The FDA proposal comes more than 40 years after the agency was first tasked with evaluating triclosan, triclocarban and similar ingredients. Ultimately, the government only agreed to publish its findings after a three-year legal battle with the Natural Resources Defense Council, an environmental group that accused the FDA of delaying action on triclosan. The chemical is found in an estimated 75 percent of antibacterial liquid soaps and body washes sold in the U.S., including some brands of Dial from Henkel AG & Co., one of the nation's largest soap makers.
While the FDA ruling only applies to liquid hygiene cleaners, it has implications for a broader $1 billion industry that includes thousands of antibacterial products, including kitchen knives, toys, pacifiers and toothpaste. Over the last 20 years, companies have added triclosan and other cleaners to thousands of household products, touting their germ-killing benefits.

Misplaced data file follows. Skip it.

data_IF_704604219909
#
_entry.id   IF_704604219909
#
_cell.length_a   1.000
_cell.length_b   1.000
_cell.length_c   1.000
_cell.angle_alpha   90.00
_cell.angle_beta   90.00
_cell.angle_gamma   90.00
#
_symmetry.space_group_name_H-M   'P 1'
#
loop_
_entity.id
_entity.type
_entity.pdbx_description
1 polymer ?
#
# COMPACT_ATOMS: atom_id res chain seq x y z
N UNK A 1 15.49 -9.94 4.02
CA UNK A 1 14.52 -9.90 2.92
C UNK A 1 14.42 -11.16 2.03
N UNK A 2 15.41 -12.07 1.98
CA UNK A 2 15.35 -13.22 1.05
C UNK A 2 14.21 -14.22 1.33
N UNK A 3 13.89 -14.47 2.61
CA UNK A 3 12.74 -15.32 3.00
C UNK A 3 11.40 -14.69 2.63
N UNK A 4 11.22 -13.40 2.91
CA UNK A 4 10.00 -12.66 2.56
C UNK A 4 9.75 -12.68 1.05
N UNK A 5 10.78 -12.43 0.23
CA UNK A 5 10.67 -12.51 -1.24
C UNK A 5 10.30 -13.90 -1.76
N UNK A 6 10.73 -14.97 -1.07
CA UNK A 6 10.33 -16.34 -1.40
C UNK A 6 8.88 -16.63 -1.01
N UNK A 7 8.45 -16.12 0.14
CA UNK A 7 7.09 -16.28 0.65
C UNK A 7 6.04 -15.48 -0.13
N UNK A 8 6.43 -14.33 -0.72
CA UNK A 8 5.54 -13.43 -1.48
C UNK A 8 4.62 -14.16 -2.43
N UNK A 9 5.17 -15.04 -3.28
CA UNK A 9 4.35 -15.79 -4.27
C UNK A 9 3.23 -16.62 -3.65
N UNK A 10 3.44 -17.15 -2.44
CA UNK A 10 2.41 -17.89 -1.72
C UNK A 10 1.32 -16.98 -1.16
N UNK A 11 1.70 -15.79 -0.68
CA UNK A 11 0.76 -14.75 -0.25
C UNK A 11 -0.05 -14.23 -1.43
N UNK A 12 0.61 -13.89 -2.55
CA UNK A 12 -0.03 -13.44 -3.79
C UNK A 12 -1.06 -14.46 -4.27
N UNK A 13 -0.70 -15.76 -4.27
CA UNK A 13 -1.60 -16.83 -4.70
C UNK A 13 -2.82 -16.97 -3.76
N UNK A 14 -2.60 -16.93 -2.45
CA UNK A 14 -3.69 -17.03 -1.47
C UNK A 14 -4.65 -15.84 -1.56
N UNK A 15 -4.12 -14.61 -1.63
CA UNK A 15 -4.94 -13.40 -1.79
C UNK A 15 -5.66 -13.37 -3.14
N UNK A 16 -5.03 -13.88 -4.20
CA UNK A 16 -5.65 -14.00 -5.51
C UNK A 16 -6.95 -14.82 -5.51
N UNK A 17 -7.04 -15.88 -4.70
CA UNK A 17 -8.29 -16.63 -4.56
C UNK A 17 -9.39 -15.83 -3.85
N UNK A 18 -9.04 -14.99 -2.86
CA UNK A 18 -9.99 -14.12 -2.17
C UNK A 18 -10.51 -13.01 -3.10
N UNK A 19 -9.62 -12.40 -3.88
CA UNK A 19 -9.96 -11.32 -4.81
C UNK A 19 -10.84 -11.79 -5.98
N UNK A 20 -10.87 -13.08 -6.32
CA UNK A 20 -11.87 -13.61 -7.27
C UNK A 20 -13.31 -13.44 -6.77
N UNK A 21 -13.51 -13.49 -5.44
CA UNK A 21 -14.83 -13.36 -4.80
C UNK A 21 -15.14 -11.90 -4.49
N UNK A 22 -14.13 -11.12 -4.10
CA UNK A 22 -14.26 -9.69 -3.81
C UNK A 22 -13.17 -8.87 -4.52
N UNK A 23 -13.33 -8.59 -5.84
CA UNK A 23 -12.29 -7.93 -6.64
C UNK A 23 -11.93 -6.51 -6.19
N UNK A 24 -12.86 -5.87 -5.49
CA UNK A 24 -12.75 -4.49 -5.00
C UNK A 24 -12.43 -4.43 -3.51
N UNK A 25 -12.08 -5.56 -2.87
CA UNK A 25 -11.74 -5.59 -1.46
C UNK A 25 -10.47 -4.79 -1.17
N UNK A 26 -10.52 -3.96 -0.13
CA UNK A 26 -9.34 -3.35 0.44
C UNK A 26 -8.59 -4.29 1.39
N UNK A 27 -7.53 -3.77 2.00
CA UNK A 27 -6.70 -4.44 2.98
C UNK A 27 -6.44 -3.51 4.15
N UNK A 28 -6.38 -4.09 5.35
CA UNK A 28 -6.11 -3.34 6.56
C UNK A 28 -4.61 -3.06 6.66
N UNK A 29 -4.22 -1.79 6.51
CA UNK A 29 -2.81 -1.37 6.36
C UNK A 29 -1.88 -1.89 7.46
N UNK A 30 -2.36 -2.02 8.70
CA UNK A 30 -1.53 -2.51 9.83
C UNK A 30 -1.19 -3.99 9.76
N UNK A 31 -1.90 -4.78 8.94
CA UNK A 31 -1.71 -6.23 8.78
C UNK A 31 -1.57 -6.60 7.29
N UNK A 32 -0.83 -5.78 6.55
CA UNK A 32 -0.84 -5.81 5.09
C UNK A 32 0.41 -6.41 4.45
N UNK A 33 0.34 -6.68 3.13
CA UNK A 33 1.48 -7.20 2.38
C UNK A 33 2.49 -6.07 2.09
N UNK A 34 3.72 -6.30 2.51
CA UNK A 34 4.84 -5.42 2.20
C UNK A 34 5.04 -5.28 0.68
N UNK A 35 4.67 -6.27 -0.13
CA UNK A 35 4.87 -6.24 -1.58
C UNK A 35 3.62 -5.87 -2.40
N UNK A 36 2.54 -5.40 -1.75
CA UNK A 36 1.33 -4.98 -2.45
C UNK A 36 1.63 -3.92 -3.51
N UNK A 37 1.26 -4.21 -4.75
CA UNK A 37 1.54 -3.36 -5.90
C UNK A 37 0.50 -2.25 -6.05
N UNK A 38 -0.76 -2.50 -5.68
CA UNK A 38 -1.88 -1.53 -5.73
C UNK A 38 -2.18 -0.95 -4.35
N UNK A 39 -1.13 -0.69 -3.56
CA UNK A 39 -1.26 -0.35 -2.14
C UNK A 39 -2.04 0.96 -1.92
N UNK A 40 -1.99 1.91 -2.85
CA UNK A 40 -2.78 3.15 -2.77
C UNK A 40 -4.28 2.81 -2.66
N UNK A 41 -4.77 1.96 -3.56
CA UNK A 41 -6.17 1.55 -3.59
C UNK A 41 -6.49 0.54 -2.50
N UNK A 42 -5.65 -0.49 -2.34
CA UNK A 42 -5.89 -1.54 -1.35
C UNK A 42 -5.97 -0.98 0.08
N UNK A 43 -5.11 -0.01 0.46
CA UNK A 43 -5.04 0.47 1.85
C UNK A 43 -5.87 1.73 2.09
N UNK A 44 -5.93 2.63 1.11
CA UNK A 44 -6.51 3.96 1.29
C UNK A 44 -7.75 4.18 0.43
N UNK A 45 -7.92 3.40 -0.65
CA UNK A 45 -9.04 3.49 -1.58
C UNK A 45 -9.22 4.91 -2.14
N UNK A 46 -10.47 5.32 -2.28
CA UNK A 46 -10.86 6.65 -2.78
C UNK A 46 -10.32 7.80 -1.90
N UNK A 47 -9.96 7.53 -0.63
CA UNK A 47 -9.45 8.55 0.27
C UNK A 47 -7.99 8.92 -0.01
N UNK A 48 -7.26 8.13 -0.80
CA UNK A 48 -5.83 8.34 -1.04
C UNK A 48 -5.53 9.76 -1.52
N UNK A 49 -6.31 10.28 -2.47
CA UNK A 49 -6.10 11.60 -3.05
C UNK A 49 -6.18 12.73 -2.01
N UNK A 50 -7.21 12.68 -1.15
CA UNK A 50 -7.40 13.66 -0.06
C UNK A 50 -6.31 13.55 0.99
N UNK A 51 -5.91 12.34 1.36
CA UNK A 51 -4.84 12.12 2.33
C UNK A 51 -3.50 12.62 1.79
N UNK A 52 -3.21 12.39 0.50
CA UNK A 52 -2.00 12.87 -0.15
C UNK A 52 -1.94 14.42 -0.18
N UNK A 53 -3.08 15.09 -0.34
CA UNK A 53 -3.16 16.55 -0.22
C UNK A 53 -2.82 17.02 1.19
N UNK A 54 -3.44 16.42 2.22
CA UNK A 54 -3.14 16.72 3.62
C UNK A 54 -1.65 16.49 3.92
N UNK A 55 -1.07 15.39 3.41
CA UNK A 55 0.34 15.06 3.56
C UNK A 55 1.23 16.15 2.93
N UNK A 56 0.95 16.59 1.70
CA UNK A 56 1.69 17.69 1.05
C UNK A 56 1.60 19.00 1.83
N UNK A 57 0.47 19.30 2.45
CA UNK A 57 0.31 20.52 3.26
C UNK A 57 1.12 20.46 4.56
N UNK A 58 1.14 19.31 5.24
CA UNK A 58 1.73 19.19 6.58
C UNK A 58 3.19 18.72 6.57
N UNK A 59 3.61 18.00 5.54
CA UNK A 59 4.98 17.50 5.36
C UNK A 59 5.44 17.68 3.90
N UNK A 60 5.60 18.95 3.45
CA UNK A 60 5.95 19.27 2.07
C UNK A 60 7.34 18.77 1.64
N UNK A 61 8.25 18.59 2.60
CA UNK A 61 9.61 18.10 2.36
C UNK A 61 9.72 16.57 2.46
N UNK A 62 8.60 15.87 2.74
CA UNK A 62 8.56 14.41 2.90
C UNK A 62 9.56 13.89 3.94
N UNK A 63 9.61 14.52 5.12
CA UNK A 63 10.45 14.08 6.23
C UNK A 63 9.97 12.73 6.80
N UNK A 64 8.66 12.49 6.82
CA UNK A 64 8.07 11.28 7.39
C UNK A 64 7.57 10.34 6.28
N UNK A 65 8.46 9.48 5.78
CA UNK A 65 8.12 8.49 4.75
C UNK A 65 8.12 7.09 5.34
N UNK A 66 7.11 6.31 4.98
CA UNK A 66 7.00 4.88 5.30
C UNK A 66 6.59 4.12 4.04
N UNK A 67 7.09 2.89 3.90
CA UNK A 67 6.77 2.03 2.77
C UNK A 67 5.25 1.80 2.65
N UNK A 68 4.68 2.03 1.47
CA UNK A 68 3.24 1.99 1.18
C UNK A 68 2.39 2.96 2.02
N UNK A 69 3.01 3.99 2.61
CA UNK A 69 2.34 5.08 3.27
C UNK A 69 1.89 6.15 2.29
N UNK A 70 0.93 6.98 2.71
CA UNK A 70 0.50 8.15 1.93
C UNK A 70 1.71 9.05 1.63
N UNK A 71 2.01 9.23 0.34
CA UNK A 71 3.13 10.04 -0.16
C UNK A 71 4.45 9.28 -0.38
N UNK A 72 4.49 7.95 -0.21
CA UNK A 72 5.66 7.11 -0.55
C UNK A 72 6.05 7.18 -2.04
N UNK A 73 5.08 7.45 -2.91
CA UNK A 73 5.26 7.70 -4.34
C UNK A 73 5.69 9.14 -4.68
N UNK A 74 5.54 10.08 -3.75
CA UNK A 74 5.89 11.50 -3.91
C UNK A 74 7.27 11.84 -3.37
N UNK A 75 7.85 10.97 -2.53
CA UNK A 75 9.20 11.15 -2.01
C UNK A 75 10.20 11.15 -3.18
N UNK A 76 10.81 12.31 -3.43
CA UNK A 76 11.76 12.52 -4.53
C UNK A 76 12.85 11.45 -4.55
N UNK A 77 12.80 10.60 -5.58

The FDA was tasked with confirming those benefits in 1972, as part of a law designed to set guidelines for dozens of common antibacterial cleaners. But the guidelines got bogged down in years of regulatory delays and missed deadlines. The agency published a preliminary draft of its findings in 1978, but never finalized the results until Monday.
Most of the research surrounding triclosan's safety involves laboratory animals, including studies in rats that showed changes in testosterone, estrogen and thyroid hormones. Some scientists worry that such changes in humans could raise the risk of infertility, early puberty and even cancer.
FDA scientists stressed Monday that such studies are not necessarily applicable to humans, but the agency is reviewing their implications.
"We recognize that these are laboratory tests, and the challenge is to understand what they actually mean for effects on humans," Kweder told journalists on a press call. She noted that the government's National Toxicology Program is already studying whether daily skin exposure to hormone-altering chemicals could lead to cancer.